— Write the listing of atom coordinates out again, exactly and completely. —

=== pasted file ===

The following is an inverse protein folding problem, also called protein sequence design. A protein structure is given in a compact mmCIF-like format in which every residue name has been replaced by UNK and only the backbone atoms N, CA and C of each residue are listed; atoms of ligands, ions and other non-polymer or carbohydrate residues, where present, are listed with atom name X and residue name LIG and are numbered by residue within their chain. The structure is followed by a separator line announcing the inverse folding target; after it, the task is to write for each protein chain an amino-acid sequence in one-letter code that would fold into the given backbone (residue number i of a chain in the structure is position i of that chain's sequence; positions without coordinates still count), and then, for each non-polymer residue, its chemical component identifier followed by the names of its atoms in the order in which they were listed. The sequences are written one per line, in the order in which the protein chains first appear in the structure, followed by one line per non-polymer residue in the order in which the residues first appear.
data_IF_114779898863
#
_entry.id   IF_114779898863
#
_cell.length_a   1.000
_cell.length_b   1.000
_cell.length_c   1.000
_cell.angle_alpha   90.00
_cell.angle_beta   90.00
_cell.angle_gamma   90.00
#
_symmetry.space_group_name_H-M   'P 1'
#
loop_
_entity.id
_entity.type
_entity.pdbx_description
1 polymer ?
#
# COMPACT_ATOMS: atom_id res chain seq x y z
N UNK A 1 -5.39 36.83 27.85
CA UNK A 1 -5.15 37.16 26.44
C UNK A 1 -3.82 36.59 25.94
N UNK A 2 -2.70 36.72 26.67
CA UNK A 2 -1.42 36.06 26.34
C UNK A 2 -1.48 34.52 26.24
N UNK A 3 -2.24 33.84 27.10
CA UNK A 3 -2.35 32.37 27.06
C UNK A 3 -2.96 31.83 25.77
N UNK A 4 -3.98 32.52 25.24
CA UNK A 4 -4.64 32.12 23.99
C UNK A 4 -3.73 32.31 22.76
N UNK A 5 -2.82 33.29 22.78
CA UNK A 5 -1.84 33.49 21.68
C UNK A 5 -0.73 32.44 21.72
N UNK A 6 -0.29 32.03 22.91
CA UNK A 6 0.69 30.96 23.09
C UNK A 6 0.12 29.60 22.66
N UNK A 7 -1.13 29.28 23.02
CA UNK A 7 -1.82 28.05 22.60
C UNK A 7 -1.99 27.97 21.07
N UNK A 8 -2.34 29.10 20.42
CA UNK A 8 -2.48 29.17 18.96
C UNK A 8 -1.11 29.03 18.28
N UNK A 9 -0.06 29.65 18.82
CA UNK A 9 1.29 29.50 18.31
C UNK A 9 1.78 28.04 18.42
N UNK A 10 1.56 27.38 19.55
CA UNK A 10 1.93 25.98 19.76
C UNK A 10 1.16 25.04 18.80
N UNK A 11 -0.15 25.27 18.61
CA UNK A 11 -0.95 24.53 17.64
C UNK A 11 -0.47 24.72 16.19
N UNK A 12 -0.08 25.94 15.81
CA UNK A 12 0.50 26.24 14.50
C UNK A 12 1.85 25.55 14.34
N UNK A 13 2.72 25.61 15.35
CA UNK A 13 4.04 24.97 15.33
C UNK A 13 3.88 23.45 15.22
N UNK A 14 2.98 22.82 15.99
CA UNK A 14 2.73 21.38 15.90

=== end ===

The following is an inverse protein folding problem, also called protein sequence design. A protein structure is given in a compact mmCIF-like format in which every residue name has been replaced by UNK and only the backbone atoms N, CA and C of each residue are listed; atoms of ligands, ions and other non-polymer or carbohydrate residues, where present, are listed with atom name X and residue name LIG and are numbered by residue within their chain. The structure is followed by a separator line announcing the inverse folding target; after it, the task is to write for each protein chain an amino-acid sequence in one-letter code that would fold into the given backbone (residue number i of a chain in the structure is position i of that chain's sequence; positions without coordinates still count), and then, for each non-polymer residue, its chemical component identifier followed by the names of its atoms in the order in which they were listed. The sequences are written one per line, in the order in which the protein chains first appear in the structure, followed by one line per non-polymer residue in the order in which the residues first appear.
data_IF_114779898863
#
_entry.id   IF_114779898863
#
_cell.length_a   1.000
_cell.length_b   1.000
_cell.length_c   1.000
_cell.angle_alpha   90.00
_cell.angle_beta   90.00
_cell.angle_gamma   90.00
#
_symmetry.space_group_name_H-M   'P 1'
#
loop_
_entity.id
_entity.type
_entity.pdbx_description
1 polymer ?
#
# COMPACT_ATOMS: atom_id res chain seq x y z
N UNK A 1 -5.39 36.83 27.85
CA UNK A 1 -5.15 37.16 26.44
C UNK A 1 -3.82 36.59 25.94
N UNK A 2 -2.70 36.72 26.67
CA UNK A 2 -1.42 36.06 26.34
C UNK A 2 -1.48 34.52 26.24
N UNK A 3 -2.24 33.84 27.10
CA UNK A 3 -2.35 32.37 27.06
C UNK A 3 -2.96 31.83 25.77
N UNK A 4 -3.98 32.52 25.24
CA UNK A 4 -4.64 32.12 23.99
C UNK A 4 -3.73 32.31 22.76
N UNK A 5 -2.82 33.29 22.78
CA UNK A 5 -1.84 33.49 21.68
C UNK A 5 -0.73 32.44 21.72
N UNK A 6 -0.29 32.03 22.91
CA UNK A 6 0.69 30.96 23.09
C UNK A 6 0.12 29.60 22.66
N UNK A 7 -1.13 29.28 23.02
CA UNK A 7 -1.82 28.05 22.60
C UNK A 7 -1.99 27.97 21.07
N UNK A 8 -2.34 29.10 20.42
CA UNK A 8 -2.48 29.17 18.96
C UNK A 8 -1.11 29.03 18.28
N UNK A 9 -0.06 29.65 18.82
CA UNK A 9 1.29 29.50 18.31
C UNK A 9 1.78 28.04 18.42
N UNK A 10 1.56 27.38 19.55
CA UNK A 10 1.93 25.98 19.76
C UNK A 10 1.16 25.04 18.80
N UNK A 11 -0.15 25.27 18.61
CA UNK A 11 -0.95 24.53 17.64
C UNK A 11 -0.47 24.72 16.19
N UNK A 12 -0.08 25.94 15.81
CA UNK A 12 0.50 26.24 14.50
C UNK A 12 1.85 25.55 14.34
N UNK A 13 2.72 25.61 15.35
CA UNK A 13 4.04 24.97 15.33
C UNK A 13 3.88 23.45 15.22
N UNK A 14 2.98 22.82 15.99
CA UNK A 14 2.73 21.38 15.90